Walking 100 miles in 24 hours. That is the challenge that faces a hardy group of athletes who will be tackling the fourth annual African Centurion at the Coetzenburg Stadium in Stellenbosch on October 26 and 27.
South Africa is the host of the annual African leg of the prestigious international Centurion 100-mile endurance race-walking series, with a tough group of international and local athletes set to tackle the tough challenge next month.
The Coetzenburg event, which is sponsored by Old Mutual and Standard Bank, starts at 9am on Saturday, October 26 and will see the 100-mile hopefuls circulating 54 times around a flat, 3km course for anything up to 24 hours as they attempt to earn a place in the elite club of Centurions.
Joining the individual athletes in their 160km quest will be teams of two or four athletes who will attempt to complete the same course but at least have the chance to take some rests as their teammates share the load.
The African Centurion is the sixth leg of an international series of events that has its roots in 1878, when 34 athletes attempted to complete 100 miles in 24 hours in New York City. According to the New York Times, just three people finished that event with JB Gillie earning the honour of forever being known as the original C1 — the first person to complete the 100-mile distance.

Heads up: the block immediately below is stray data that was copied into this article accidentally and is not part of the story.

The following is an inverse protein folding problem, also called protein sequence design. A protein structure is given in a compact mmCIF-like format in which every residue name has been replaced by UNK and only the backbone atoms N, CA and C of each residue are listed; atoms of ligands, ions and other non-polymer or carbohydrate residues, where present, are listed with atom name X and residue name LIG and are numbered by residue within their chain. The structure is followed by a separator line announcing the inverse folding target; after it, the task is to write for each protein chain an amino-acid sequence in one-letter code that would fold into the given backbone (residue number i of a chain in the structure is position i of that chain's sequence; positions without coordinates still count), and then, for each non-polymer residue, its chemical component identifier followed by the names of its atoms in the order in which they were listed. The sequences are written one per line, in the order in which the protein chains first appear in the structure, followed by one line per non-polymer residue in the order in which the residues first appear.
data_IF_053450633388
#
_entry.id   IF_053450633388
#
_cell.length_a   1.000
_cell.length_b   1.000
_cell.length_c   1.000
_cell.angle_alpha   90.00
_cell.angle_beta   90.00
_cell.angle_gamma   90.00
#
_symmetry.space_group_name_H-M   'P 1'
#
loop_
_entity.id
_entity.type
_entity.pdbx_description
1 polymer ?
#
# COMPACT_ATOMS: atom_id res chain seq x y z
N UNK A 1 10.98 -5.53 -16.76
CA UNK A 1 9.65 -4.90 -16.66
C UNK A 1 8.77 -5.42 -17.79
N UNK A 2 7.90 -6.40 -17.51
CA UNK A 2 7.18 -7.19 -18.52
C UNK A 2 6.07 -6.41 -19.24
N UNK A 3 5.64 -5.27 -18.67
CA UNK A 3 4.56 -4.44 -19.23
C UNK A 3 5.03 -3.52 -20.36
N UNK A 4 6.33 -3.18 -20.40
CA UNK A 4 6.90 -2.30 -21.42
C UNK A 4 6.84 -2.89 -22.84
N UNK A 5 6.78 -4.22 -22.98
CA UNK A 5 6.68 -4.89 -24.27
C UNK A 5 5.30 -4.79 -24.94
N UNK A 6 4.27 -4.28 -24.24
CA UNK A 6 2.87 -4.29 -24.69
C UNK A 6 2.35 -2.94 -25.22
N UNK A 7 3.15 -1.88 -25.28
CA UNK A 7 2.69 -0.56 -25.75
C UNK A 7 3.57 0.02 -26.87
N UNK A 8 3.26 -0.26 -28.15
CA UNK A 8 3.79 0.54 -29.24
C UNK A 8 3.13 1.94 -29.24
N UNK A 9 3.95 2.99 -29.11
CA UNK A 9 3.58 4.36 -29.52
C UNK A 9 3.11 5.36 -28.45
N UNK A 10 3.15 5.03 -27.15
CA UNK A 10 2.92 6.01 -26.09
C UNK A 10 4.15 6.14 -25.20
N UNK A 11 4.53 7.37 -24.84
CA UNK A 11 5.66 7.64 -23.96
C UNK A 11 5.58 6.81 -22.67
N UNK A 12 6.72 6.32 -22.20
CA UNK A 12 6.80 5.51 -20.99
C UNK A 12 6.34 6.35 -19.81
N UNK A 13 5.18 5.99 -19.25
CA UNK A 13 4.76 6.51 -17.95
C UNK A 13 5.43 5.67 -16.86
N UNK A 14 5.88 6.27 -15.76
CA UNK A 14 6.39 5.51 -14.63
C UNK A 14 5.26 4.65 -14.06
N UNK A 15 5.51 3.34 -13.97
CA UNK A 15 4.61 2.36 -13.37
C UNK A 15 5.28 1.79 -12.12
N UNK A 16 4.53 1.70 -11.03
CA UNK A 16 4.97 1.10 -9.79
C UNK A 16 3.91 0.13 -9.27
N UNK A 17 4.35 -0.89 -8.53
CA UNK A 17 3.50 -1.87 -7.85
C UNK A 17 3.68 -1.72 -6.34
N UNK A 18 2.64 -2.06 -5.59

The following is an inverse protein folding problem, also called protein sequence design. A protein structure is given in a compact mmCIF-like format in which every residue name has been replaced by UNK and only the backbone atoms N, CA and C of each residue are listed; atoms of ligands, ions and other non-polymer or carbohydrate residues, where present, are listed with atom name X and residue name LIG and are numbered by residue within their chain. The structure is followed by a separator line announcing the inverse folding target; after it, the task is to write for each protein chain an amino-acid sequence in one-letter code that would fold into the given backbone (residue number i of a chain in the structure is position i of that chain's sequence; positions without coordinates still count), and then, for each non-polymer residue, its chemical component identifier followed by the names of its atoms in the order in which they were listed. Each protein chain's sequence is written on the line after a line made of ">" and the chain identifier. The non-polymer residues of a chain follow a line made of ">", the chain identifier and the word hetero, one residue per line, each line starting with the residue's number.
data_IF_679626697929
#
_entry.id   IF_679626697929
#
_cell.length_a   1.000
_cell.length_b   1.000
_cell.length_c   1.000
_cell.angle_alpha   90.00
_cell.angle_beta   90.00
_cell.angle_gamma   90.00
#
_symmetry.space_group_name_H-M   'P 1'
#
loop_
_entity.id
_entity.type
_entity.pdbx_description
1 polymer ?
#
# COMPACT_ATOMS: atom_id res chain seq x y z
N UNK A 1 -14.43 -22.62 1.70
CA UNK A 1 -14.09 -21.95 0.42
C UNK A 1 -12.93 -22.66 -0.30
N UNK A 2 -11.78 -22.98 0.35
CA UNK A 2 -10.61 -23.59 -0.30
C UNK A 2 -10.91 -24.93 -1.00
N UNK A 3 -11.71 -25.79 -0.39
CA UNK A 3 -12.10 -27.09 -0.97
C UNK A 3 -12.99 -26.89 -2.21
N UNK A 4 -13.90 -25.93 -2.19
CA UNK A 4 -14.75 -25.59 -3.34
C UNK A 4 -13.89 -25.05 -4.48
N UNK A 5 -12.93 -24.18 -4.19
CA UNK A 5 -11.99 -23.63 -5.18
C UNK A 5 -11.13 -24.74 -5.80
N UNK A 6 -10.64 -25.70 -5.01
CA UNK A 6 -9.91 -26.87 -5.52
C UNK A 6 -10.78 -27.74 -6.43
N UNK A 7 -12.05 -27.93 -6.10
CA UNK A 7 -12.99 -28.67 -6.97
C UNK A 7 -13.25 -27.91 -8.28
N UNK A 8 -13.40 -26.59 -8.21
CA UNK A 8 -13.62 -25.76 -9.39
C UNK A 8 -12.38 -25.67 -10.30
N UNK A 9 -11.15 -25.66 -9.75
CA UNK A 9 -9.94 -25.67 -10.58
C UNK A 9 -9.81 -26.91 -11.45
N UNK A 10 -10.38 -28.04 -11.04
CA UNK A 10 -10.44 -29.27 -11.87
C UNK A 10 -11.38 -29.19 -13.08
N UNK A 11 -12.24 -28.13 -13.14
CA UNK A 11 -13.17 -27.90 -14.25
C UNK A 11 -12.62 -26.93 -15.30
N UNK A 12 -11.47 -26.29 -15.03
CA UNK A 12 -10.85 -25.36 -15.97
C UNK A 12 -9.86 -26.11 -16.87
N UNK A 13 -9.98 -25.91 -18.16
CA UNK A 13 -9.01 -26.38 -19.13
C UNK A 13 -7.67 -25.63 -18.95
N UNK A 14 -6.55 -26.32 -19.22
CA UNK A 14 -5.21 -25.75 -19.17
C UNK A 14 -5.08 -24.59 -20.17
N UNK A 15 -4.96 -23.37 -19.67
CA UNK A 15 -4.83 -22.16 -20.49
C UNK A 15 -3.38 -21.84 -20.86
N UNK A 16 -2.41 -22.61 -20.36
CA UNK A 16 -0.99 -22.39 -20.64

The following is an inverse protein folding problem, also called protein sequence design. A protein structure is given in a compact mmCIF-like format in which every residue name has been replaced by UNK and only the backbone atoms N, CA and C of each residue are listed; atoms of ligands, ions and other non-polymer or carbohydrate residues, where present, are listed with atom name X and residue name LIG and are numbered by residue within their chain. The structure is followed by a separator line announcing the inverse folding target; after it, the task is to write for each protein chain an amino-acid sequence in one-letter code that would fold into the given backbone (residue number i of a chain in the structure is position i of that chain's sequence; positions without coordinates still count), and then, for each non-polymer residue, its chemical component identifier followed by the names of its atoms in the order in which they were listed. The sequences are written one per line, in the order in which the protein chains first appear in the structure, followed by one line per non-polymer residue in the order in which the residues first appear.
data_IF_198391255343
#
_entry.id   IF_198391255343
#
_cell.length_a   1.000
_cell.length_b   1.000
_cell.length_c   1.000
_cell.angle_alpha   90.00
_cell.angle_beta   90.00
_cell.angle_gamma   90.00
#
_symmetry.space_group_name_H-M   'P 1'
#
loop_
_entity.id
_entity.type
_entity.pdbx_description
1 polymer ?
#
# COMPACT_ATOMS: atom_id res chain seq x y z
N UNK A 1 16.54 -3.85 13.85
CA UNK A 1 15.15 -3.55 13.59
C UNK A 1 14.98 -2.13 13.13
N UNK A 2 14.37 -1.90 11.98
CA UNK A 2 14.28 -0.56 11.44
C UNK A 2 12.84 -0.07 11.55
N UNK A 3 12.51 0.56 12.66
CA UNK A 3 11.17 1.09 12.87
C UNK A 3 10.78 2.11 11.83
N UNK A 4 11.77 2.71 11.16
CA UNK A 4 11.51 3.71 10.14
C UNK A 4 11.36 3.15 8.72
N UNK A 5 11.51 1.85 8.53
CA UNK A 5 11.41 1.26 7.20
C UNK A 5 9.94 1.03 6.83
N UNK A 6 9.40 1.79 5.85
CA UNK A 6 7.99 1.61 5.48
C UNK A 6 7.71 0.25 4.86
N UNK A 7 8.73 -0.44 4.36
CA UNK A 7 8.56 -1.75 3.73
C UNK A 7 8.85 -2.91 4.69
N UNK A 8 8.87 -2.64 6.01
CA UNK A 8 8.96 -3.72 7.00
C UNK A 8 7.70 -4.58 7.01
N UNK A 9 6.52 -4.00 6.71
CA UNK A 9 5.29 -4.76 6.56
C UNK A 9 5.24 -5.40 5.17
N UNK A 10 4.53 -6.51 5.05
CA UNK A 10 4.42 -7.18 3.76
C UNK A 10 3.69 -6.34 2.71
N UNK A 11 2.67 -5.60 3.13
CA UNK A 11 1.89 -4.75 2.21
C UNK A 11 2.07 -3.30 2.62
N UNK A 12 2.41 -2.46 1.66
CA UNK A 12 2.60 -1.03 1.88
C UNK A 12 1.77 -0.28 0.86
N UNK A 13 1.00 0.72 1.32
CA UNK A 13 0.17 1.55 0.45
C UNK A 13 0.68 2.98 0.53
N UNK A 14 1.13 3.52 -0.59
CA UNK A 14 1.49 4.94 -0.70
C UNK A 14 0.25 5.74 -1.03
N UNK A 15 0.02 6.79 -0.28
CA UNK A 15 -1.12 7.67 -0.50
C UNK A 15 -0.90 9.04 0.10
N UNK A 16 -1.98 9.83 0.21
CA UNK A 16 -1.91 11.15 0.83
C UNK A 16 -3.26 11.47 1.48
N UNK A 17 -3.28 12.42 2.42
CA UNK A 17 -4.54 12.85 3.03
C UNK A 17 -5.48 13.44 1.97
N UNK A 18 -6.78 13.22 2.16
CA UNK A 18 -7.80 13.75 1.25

The Centurion Walk initiative was formalised in 1911 with an event in Britain, and 138 years after Gillie’s victory in New York, the African Centurion became the seventh official 100-Mile Centurion event in 2016. The other official races are now held annually in Britain, Europe, United States, Australia and New Zealand, while the Malaysian Centurion has not been held since 2007.
Just one athlete, Briton Sandra Brown, has completed all seven different versions of the Centurion challenge. Remarkably, the time span between her first 100-mile walk and her seventh different walk was 34 years. Brown completed her first 100-miler in 1982 and completed this unique full house in 2016 at the first African Centurion.
The international nature of the event was clearly demonstrated in 2018 with Andy Green from the Isle of Man won the men’s event in his first attempt at the 100-mile distance, while Sharon Scholz from Australia claimed the women’s title.
Scholz walked the entire event with her husband, Justin, at her side. For both it was their sixth different Centurion event and they have finished them all side-by-side.
“We are very excited to have brought such a prestigious world event to Africa,” said African Centurion race organiser Nour Addine Ayyoub, who himself finished the 2017 African Centurion walk in 23 hours 44 minutes. “This year’s race will be the fourth time we are holding the African Centurion and we are excited athletes are once again coming from all over the world to take part in the event as well as getting the opportunity to see and experience South Africa.
“There is no doubt the African Centurion is a tough event, even for the four-man teams, but since its inception it has continued to grow and deserves its place alongside other famous South African endurance events like the Two Oceans and Comrades Marathons.
“The local race record is 19 hours 42 minutes and one second set by the African Centurion C1, Richard Garrard, who won the first event in 2016, so we can expect the first finisher to complete the 100 miles in around 20 hours. But then there will be other athletes who are battling for the full 24 hours to make the cut off at 9am on Sunday.”
The entry fee is R795 per person. More information and entries at www.africancenturion.com.